KNUST suspends SRC election activities; committee to probe Conti, Katanga clash
All Students Representative Council (SRC) election-related activities have been halted by the Kwame Nkrumah University of Science and Technology (KNUST) administration.
On Sunday, during the vetting of SRC applicants, members of the University Hall [Katanga] and Unity Hall [Conti] fought violently.
During the violence, the students smashed chairs, glasses, and flower pots in the University’s Great Hall, among other things.
All SRC election-related activities have been put on hold indefinitely due to the developments between the two competing halls.
In a Citi News interview, Dr. Daniel Norris Bekoe, the University’s Relations Officer, said, “The University management has stopped all SRC activities up to the SRC elections till further notice.”
He further stated that on Monday, July 5, 2021, a committee will be formed to examine the incident and determine the necessary punishments for those implicated.
“Tomorrow [Monday], a committee will be formed to investigate the exact cause of the incident and then offer suitable suggestions for management to consider. The University cannot penalize someone until a committee submits a proposal to the Vice-Chancellor for consideration. So we’re looking into that.
Only one of the students has formally reported to the University Hospital for medical care for the injuries he sustained, according to university officials.
The pupil in question is stated to be in good health.
The school released a supplementary statement assuring parents and stakeholders that there is quiet on campus and that students are carrying out their usual academic activities in a peaceful manner.
It went on to say, “The University will continue to provide a safe and secure atmosphere for effective academic work.”
“It all started with the two halls’ regular processions from the halls to the Great Hall in favor of their individual candidates before the vetting began. There was significant misunderstanding between the ‘Katangees’ and the Continentals when they arrived. The ‘Katangees’ were being prevented from entering the Hall by a person who was thought to be a member of the management team of a Conti candidate. An eyewitness who requested anonymity told Citi News, “This created the initial pandemonium between the two sides.”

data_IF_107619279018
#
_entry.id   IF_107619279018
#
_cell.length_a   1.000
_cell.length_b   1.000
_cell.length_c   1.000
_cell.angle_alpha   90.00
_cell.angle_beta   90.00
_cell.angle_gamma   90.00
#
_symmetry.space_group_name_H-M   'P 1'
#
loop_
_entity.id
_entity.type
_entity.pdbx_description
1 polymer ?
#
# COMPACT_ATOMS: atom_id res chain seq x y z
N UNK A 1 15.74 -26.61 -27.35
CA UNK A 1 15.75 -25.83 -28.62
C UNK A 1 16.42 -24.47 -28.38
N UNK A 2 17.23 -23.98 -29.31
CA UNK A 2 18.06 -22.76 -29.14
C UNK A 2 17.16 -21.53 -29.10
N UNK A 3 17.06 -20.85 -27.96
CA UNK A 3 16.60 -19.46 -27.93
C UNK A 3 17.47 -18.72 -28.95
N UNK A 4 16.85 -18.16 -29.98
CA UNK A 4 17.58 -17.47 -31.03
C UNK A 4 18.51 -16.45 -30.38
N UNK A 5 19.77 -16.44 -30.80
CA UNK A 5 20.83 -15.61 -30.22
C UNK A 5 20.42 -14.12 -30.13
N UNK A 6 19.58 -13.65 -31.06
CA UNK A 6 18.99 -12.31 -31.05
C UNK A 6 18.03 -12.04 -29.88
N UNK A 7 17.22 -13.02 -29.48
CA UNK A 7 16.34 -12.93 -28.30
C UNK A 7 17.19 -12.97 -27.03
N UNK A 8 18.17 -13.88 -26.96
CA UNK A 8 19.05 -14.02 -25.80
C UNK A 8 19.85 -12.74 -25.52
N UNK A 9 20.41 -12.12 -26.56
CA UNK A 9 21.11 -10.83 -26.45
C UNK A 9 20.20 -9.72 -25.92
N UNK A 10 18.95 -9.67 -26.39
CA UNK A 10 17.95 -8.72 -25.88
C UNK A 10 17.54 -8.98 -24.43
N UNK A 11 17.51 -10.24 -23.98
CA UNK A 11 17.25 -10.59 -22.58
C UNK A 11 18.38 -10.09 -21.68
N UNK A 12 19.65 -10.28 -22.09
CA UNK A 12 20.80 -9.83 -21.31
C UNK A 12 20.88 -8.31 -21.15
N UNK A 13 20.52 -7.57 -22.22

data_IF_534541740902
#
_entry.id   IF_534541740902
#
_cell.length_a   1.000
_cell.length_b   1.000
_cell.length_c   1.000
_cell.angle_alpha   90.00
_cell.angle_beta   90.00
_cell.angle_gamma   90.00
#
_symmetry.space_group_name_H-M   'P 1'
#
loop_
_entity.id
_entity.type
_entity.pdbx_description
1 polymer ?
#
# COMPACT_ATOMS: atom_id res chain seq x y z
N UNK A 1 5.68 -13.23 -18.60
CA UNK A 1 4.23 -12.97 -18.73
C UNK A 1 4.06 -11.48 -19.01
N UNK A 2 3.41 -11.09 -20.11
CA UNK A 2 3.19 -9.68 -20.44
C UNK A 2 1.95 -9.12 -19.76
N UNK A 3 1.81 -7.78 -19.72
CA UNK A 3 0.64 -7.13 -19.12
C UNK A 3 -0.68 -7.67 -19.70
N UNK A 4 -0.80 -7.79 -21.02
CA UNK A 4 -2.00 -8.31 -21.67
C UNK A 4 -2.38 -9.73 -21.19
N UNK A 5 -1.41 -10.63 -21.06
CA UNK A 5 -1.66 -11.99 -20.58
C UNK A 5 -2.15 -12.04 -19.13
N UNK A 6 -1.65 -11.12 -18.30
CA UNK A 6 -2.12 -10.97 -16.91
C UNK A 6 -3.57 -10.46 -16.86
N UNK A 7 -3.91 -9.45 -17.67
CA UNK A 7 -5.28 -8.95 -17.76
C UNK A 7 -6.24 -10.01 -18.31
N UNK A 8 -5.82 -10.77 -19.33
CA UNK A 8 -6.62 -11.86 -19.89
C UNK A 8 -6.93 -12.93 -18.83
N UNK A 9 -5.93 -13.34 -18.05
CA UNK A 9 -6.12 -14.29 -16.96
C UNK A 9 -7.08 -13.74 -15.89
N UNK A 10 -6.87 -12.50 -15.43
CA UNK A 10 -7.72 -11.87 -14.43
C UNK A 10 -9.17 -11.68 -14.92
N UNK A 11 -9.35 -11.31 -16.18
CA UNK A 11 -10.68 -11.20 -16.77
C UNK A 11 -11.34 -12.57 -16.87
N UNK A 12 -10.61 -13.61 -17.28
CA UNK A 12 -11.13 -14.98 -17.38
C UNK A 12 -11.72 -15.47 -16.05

While the vetting of one of the aspirants who is said to be neither from the camp of Katanga nor Conti, but a top aspirant in the elections was in session, the process was being disrupted by the excessive noise from the chanting of both the Conti and Katanga procession groups who had massed up outside the auditorium.
“……it is thought that the Continentals hurled a bottle of urine in the direction of the gathering ‘Katangees.’ As a result, the ‘Katangees’ responded as well. The trashing of seats in the great hall followed the exchange, according to the source.
“The brawl erupted, and it was weird. Someone even hurled a machete, which is said to have caused injury. Knives and other weapons were used to assault members of the halls in question. I can tell you that there are minor and serious injuries that require immediate medical attention.”
Meanwhile, security agents have arrived on campus to maintain order and prevent more damage to the school’s property.
Both Conti and Katanga are known for their student rivalry, which has frequently resulted in riots.
In the past, fights between these two male halls of residence have resulted in injuries, which is a major source of concern for school officials.
There have been conflicts between the two factions in the past, and the authorities have had to arrest some of the culprits.
The most well-known of the Katanga-Conti riots occurred in 2018, when the school attempted to merge the two halls into one.
The students’ riot and ensuing property destruction cost approximately GHc1.6 million. It also resulted in the university’s temporary shutdown.
The school administration’s decision to turn all-male halls into unisex ones was regarded by some of the disgruntled students and alumni as an attempt to foster a culture of quiet at the institution.
The change, however, was made to increase the number of women enrolled in the institution, according to administration.
The alumni even petitioned President Nana Akufo-Addo to intervene in what they called a dilution of their hall customs.